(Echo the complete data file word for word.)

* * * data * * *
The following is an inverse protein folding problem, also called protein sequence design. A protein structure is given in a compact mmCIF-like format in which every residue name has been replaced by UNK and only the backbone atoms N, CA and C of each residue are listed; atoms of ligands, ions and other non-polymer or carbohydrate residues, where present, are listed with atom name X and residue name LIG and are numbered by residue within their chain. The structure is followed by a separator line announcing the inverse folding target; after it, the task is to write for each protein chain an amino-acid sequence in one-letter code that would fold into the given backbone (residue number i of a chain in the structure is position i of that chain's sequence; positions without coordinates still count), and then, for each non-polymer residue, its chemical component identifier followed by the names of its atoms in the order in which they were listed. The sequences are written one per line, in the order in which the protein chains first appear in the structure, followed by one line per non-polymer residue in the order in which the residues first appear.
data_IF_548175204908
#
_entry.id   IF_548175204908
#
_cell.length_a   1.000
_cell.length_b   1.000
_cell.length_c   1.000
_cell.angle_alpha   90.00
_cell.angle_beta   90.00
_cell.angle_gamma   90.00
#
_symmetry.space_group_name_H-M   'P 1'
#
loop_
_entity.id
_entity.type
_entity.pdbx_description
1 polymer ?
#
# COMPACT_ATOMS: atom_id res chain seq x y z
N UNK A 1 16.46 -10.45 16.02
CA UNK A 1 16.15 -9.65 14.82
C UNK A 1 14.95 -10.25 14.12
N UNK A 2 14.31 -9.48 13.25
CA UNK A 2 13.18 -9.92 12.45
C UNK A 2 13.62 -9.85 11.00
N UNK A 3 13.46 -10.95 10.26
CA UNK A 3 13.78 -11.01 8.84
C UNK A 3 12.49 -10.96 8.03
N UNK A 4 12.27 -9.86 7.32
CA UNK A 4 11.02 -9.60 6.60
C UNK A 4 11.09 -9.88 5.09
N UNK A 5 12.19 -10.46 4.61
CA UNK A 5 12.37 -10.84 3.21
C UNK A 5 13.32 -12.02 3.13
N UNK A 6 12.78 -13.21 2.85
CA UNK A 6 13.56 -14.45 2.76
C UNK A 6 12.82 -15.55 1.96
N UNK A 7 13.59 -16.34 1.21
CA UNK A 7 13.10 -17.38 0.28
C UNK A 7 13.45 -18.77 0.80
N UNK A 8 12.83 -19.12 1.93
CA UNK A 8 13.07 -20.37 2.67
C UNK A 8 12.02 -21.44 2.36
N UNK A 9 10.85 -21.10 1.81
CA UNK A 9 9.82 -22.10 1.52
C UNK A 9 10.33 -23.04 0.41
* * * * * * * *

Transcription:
The following is an inverse protein folding problem, also called protein sequence design. A protein structure is given in a compact mmCIF-like format in which every residue name has been replaced by UNK and only the backbone atoms N, CA and C of each residue are listed; atoms of ligands, ions and other non-polymer or carbohydrate residues, where present, are listed with atom name X and residue name LIG and are numbered by residue within their chain. The structure is followed by a separator line announcing the inverse folding target; after it, the task is to write for each protein chain an amino-acid sequence in one-letter code that would fold into the given backbone (residue number i of a chain in the structure is position i of that chain's sequence; positions without coordinates still count), and then, for each non-polymer residue, its chemical component identifier followed by the names of its atoms in the order in which they were listed. The sequences are written one per line, in the order in which the protein chains first appear in the structure, followed by one line per non-polymer residue in the order in which the residues first appear.
data_IF_548175204908
#
_entry.id   IF_548175204908
#
_cell.length_a   1.000
_cell.length_b   1.000
_cell.length_c   1.000
_cell.angle_alpha   90.00
_cell.angle_beta   90.00
_cell.angle_gamma   90.00
#
_symmetry.space_group_name_H-M   'P 1'
#
loop_
_entity.id
_entity.type
_entity.pdbx_description
1 polymer ?
#
# COMPACT_ATOMS: atom_id res chain seq x y z
N UNK A 1 16.46 -10.45 16.02
CA UNK A 1 16.15 -9.65 14.82
C UNK A 1 14.95 -10.25 14.12
N UNK A 2 14.31 -9.48 13.25
CA UNK A 2 13.18 -9.92 12.45
C UNK A 2 13.62 -9.85 11.00
N UNK A 3 13.46 -10.95 10.26
CA UNK A 3 13.78 -11.01 8.84
C UNK A 3 12.49 -10.96 8.03
N UNK A 4 12.27 -9.86 7.32
CA UNK A 4 11.02 -9.60 6.60
C UNK A 4 11.09 -9.88 5.09
N UNK A 5 12.19 -10.46 4.61
CA UNK A 5 12.37 -10.84 3.21
C UNK A 5 13.32 -12.02 3.13
N UNK A 6 12.78 -13.21 2.85
CA UNK A 6 13.56 -14.45 2.76
C UNK A 6 12.82 -15.55 1.96
N UNK A 7 13.59 -16.34 1.21
CA UNK A 7 13.10 -17.38 0.28
C UNK A 7 13.45 -18.77 0.80
N UNK A 8 12.83 -19.12 1.93
CA UNK A 8 13.07 -20.37 2.67
C UNK A 8 12.02 -21.44 2.36
N UNK A 9 10.85 -21.10 1.81
CA UNK A 9 9.82 -22.10 1.52
C UNK A 9 10.33 -23.04 0.41